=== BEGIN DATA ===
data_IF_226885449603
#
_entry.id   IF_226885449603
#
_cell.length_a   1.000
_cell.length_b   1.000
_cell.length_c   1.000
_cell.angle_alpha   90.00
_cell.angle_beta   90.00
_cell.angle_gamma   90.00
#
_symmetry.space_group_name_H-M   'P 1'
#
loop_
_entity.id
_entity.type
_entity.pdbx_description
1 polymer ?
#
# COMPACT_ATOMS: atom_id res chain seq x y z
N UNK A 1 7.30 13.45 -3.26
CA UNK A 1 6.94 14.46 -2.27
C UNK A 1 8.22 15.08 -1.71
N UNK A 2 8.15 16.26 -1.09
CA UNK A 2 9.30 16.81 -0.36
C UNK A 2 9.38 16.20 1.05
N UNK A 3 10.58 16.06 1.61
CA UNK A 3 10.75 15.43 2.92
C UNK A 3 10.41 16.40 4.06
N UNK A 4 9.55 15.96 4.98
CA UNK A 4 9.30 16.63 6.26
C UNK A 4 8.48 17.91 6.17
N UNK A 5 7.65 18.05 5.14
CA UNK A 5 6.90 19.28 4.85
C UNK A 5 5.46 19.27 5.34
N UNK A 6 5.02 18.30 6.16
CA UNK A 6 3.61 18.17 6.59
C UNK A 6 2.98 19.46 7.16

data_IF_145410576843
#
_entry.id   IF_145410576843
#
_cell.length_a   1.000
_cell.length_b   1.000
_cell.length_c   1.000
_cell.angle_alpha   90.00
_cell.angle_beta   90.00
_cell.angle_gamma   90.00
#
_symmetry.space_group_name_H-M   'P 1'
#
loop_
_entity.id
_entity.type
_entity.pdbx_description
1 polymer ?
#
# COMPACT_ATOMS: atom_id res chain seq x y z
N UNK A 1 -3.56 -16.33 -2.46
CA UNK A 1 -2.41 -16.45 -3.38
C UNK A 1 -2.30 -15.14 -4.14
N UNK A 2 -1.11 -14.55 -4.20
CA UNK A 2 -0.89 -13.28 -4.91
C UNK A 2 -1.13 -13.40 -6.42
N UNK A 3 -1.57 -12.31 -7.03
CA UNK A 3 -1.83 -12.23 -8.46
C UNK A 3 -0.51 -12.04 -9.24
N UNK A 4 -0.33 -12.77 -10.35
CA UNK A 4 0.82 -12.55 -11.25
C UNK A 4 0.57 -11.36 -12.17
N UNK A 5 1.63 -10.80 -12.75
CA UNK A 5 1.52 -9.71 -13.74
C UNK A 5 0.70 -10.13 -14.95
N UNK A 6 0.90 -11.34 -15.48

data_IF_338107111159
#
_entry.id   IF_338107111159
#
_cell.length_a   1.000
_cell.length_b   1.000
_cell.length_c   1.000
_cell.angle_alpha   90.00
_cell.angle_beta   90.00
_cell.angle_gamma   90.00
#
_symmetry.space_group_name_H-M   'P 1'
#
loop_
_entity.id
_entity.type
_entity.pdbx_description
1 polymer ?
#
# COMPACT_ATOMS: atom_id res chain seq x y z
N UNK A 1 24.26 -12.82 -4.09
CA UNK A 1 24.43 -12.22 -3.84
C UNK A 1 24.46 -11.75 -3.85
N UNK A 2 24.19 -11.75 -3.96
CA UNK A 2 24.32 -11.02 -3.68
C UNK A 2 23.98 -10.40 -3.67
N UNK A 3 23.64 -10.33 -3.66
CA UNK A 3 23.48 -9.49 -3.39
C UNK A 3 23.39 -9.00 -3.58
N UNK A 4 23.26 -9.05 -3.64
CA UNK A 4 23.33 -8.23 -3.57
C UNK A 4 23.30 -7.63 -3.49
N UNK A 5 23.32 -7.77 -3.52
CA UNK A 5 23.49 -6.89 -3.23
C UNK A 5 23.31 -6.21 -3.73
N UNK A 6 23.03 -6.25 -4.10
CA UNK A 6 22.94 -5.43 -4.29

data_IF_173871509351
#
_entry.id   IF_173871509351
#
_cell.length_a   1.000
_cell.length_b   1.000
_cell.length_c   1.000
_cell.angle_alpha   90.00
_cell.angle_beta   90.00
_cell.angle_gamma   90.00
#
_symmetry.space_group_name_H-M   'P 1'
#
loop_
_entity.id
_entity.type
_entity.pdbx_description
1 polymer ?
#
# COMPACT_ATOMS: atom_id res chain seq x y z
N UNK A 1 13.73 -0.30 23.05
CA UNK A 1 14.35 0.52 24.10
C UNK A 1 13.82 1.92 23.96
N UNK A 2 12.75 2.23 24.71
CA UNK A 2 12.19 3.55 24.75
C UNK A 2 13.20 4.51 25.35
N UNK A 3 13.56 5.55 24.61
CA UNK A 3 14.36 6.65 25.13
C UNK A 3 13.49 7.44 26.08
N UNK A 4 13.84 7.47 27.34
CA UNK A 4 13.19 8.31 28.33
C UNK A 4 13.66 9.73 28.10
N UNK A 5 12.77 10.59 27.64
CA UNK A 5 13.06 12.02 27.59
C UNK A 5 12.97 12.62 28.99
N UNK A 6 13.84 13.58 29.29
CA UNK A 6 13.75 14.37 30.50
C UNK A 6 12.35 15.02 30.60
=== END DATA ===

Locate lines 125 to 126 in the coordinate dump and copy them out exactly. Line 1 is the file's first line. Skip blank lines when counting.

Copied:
loop_
_entity.id